A HIGH-powered, lightweight laser weapon that can be fitted to fighter aircraft to destroy missiles tens of kilometres away has been designed by DARPA, the Defence Advanced Research Projects Agency in the US.

Until now, lasers powerful enough to blow up missiles have been so big they can only be carried by large aircraft such as jumbo jets. For example, the Airborne Laser being developed by the US’s Missile Defense Agency is designed to fit onto a Boeing 747 freighter aircraft to track and destroy ballistic missiles during their boost phase, although the weapon has yet to undergo flight tests.

But now DARPA says it has managed to shrink all the hardware for such a weapon so that it can fit under the wing of a fighter jet or piggyback on a vehicle to zap anything from ground-to-air and air-to-air missiles to rocket-propelled grenades.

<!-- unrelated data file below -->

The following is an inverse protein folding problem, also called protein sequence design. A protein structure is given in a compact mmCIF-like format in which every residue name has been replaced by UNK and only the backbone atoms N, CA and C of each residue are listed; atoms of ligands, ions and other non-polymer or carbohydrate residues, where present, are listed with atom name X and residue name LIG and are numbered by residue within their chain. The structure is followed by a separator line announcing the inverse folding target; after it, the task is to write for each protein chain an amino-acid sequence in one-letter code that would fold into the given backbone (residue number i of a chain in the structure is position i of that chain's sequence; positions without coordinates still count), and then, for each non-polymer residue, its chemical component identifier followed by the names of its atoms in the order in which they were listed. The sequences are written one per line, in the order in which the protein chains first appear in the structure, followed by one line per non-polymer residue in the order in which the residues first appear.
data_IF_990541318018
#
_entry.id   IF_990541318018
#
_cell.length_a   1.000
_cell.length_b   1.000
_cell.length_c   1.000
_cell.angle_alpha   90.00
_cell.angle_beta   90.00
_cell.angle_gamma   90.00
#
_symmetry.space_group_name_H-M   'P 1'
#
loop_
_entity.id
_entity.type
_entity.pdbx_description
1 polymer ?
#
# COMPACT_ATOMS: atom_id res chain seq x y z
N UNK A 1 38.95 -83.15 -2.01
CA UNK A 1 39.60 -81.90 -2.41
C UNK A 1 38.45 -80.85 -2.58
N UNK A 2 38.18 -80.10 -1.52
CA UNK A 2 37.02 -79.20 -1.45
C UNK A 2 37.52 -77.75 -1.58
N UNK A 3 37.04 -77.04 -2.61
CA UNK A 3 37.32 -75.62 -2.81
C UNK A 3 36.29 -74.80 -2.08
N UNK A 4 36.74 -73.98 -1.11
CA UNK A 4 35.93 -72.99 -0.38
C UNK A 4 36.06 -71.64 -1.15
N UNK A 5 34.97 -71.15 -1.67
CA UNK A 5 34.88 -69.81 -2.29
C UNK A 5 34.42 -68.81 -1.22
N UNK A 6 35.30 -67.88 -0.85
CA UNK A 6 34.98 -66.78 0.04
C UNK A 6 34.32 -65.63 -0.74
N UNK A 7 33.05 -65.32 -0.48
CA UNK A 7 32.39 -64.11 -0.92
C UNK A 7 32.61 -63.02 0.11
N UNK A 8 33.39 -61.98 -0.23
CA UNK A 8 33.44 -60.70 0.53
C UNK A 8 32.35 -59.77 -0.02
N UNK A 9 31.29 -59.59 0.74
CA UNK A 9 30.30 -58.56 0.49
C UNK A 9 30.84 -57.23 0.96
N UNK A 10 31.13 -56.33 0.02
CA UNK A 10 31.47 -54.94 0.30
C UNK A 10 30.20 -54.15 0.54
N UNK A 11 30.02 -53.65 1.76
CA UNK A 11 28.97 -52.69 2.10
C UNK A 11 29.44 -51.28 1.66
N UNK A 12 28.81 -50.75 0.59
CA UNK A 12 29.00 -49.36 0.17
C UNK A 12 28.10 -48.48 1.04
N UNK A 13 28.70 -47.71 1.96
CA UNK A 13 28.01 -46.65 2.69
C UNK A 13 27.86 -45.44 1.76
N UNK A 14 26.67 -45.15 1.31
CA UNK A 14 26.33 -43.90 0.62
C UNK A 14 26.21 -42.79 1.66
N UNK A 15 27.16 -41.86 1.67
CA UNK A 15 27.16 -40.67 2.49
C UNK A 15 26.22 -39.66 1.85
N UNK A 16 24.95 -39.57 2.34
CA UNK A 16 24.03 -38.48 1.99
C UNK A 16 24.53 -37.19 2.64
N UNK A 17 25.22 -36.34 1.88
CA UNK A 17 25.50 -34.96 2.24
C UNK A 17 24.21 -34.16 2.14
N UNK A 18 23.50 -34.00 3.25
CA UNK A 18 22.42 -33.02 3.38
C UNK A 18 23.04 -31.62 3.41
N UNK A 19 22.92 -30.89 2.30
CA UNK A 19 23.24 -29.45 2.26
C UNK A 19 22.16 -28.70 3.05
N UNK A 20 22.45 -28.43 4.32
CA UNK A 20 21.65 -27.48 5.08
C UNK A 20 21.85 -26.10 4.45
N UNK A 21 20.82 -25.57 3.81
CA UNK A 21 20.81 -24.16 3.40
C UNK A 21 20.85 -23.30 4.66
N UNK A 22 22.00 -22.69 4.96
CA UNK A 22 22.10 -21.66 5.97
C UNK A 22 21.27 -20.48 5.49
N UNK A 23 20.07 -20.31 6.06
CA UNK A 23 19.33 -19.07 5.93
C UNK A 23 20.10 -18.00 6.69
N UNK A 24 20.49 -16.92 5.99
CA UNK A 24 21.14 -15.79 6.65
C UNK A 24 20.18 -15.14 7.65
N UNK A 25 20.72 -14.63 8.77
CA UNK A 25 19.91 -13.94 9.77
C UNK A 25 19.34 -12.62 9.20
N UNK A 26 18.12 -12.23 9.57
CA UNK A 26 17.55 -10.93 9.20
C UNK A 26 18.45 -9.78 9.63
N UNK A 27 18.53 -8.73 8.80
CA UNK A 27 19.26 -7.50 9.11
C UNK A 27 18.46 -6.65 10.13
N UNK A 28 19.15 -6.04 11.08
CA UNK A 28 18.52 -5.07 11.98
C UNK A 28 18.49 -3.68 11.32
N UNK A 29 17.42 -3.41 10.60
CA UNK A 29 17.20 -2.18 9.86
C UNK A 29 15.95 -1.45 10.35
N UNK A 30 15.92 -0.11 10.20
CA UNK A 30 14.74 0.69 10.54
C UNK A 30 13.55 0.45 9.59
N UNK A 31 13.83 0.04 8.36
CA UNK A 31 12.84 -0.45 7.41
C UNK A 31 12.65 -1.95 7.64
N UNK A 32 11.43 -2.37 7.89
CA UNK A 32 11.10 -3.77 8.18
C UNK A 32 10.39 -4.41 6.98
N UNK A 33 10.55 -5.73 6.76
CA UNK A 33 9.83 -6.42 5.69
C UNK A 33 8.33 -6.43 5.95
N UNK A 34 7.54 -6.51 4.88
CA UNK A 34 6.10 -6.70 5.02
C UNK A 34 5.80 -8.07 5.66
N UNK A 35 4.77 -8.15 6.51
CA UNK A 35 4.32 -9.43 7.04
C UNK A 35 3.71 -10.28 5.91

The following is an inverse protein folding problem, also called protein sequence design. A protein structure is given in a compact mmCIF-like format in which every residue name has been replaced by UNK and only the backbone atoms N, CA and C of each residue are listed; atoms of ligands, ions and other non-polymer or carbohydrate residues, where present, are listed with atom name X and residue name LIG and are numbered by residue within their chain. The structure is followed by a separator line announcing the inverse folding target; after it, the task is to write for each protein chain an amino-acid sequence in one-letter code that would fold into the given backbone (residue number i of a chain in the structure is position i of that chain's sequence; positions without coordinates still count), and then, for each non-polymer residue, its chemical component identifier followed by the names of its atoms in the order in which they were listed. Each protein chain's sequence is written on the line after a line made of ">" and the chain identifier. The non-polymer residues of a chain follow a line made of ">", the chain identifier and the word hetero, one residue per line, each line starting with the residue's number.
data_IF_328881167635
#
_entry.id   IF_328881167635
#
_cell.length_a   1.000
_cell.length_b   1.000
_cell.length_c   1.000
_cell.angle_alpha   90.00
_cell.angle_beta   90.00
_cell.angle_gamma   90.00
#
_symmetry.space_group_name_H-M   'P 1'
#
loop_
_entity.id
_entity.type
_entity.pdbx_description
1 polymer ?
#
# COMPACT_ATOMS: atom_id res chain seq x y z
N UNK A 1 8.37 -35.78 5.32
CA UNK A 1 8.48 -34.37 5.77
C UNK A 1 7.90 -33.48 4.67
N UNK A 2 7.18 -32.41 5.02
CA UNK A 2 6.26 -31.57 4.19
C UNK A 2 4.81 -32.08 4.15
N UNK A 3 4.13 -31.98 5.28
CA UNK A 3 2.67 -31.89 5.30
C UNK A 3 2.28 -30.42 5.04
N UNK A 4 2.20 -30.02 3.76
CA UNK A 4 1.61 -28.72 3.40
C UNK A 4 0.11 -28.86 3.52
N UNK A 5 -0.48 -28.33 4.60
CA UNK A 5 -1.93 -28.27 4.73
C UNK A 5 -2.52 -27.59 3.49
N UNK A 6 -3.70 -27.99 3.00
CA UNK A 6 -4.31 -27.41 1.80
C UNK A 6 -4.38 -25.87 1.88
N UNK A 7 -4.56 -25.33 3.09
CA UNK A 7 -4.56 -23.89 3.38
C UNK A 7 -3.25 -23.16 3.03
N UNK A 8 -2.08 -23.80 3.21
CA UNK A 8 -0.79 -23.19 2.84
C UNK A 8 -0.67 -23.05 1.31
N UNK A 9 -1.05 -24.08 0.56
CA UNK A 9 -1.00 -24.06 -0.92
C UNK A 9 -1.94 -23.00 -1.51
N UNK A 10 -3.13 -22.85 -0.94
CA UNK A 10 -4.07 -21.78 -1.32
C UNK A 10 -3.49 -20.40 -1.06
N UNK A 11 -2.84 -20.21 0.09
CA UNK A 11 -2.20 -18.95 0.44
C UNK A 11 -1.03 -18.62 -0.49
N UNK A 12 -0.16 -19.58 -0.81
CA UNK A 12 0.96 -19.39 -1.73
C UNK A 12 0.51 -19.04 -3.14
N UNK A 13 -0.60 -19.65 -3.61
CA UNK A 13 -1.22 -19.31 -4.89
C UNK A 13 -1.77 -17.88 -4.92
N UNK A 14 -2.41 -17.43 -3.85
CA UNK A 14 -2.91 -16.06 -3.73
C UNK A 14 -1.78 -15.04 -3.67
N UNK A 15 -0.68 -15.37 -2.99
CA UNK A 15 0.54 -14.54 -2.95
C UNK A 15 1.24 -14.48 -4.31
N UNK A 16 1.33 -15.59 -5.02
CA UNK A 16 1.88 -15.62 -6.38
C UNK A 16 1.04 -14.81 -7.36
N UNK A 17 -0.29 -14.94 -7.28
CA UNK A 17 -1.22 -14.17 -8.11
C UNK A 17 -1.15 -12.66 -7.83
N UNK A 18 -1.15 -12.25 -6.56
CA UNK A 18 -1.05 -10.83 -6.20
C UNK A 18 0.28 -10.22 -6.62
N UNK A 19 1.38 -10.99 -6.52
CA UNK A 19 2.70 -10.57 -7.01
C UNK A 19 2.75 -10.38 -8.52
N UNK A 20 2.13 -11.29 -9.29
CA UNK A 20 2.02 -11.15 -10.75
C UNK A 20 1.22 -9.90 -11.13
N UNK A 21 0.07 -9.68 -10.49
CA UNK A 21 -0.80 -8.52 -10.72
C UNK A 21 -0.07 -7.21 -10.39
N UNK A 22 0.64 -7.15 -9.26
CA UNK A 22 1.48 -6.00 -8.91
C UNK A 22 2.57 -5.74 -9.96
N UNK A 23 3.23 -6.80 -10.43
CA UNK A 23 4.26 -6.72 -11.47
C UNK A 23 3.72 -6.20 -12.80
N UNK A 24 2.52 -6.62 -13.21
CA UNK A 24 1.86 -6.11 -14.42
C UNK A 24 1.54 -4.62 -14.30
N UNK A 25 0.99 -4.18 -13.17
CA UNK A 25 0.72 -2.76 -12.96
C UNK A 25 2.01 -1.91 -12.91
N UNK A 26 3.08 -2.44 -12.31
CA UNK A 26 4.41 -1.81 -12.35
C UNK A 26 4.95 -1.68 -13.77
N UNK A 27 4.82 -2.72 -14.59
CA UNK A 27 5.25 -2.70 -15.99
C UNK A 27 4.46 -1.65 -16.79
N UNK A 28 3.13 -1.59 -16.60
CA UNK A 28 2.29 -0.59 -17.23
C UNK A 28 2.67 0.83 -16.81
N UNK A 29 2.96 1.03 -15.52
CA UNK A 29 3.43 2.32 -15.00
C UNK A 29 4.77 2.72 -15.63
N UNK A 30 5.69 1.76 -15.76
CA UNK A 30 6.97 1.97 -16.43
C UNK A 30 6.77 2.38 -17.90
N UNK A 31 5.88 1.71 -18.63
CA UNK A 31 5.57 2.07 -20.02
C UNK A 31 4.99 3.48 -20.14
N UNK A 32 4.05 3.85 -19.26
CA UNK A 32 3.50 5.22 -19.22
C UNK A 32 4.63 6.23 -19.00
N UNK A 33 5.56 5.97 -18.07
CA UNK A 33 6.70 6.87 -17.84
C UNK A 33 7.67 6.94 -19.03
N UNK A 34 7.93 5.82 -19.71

The weapon, called the High Energy Liquid Laser Area Defence System (HELLADS), will weigh just 750 kilograms, including its cooling system, and will fit into a space of about 2 cubic metres, around the volume of a large refrigerator. Details of the design were revealed this month at the annual DARPATech conference in Anaheim, by project leader Donald Woodbury of the organisation’s Tactical Technology Office in Arlington, Virginia.

The team, which is working with General Atomics of San Diego, California, has already built a prototype scaled model that is capable of producing a 1-kilowatt beam. They hope to have a 15-kW version finished and ready for testing by the end of the year, and a full-sized prototype capable of firing a 150-kW beam is due to be completed by 2007. “That’s well within the design cycle of the Joint Strike Fighter,” says Woodbury, referring to the next-generation US-UK fighter jet currently under development.

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